I shot my last two rolls of Kodachrome at the Southern Bracket Racing Association Finals, last October. At the time, I didn't actually think that they were going to be the last. Sure, I knew that Dwayne's Photo, the only lab in the US that developed the film, was going to stop processing it at the end of the year. (Given the complexity and expense of the process, the end of Dwayne's processing meant the end of the road for the venerable color slide film. You can read one of many eulogies for Kodachrome, here.) But I figured that I'd have the time and occasion to shoot more rolls, in November and December.
I was wrong, but I'm not complaining. There couldn't have been a more appropriate place for me to shoot those last two rolls than at the SBRA Finals, at Eastside Dragway.
All photos copyright John Edwin Mason, 2011. Click directly on any image to see a larger version.
Over the last several years, I've spent hundreds of hours at Eastside, working on Democracy of Speed, my documentary project about the culture of drag racing. I was introduced the sport at Eastside, and it was there that I discovered that drag racing is more racially diverse and more open to women's participation than any other motor sport. I say more about drag racing and diversity (and show many more photos), here.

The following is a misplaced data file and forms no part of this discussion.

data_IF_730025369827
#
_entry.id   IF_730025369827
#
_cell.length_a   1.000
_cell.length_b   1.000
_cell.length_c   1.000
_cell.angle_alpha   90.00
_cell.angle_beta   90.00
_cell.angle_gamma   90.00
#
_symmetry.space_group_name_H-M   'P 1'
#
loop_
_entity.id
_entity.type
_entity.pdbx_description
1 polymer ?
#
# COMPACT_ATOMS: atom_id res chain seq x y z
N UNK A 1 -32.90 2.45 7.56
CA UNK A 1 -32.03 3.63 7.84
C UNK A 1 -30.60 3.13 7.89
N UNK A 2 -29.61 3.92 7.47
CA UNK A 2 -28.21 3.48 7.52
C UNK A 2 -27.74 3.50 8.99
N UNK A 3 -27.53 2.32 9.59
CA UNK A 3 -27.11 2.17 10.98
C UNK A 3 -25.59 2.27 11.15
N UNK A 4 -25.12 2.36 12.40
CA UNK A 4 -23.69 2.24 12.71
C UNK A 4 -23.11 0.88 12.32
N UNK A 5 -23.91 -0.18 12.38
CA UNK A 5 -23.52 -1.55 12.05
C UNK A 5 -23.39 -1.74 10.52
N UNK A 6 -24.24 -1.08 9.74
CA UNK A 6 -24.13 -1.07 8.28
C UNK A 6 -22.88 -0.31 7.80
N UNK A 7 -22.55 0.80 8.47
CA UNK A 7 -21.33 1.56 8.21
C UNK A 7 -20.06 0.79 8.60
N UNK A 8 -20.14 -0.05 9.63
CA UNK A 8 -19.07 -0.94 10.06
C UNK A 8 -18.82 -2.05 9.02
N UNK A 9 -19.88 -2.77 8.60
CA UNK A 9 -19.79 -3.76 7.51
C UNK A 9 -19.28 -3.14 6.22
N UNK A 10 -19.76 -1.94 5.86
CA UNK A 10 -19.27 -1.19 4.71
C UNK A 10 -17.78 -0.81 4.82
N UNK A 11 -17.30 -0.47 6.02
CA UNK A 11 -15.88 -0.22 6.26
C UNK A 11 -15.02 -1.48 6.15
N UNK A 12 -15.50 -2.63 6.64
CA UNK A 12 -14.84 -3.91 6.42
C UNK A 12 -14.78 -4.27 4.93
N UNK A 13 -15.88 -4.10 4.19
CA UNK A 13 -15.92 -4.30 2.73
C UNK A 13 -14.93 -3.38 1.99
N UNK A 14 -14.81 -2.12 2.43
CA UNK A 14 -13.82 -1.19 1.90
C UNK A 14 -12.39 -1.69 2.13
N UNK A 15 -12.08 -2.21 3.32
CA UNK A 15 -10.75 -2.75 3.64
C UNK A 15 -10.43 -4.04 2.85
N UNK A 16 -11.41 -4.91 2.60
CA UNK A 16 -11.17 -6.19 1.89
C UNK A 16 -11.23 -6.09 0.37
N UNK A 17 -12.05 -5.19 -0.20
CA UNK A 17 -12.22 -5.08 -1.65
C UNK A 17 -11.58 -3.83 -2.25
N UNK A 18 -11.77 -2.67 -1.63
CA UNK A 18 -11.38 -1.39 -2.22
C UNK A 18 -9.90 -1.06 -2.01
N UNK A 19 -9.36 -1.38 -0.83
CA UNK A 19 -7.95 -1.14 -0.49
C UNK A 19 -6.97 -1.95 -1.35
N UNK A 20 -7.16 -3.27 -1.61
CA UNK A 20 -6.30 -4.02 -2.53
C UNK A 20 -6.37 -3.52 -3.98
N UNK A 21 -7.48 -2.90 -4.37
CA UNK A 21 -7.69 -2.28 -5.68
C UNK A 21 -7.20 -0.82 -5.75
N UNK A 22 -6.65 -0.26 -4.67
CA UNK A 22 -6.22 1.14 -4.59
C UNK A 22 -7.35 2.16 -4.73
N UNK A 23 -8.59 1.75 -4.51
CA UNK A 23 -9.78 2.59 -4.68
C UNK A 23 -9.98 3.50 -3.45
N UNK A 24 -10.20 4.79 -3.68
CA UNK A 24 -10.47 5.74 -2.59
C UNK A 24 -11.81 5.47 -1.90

Like many others who know little about the scene, I thought that the people who go drag racing were just a bunch of rednecks. And you might think that the car above, flying the Confederate battle flag, confirms it. It doesn't. I've learned that the flag (you'll see a few at every race) says very little about the driver's actual attitude toward the African-Americans he races against. Often enough, the message that the flag sends and what happens at the track are completely contradictory.
All of the photos that are a part of Democracy of Speed were shot on black and white film. I'm going to guess, however, that I'll include two or three images from these last rolls of Kodachrome (after I've converted the images to black and white in Photoshop).
It had been several years since I'd last shot Kodachrome. I'd forgotten about the challenges and pleasures of using such a slow film. The ability to use slow shutter speeds, without resorting to filters, was definitely one of the pleasures. I like the results.
I'm also a fan of the shallow depth of field that ISOs of 25 and 64 allowed me to get, even in daylight.
Finally, I like the way that Kodachrome captured the dull, gray weather of the first day of racing.
Looking over my slides last week, after they'd been shipped back from Dwayne's, I wondered whether I should have been shooting with Kodachrome all along. Probably not. But it's easy to feel nostalgia for a film that produced such beautiful results and is now gone forever.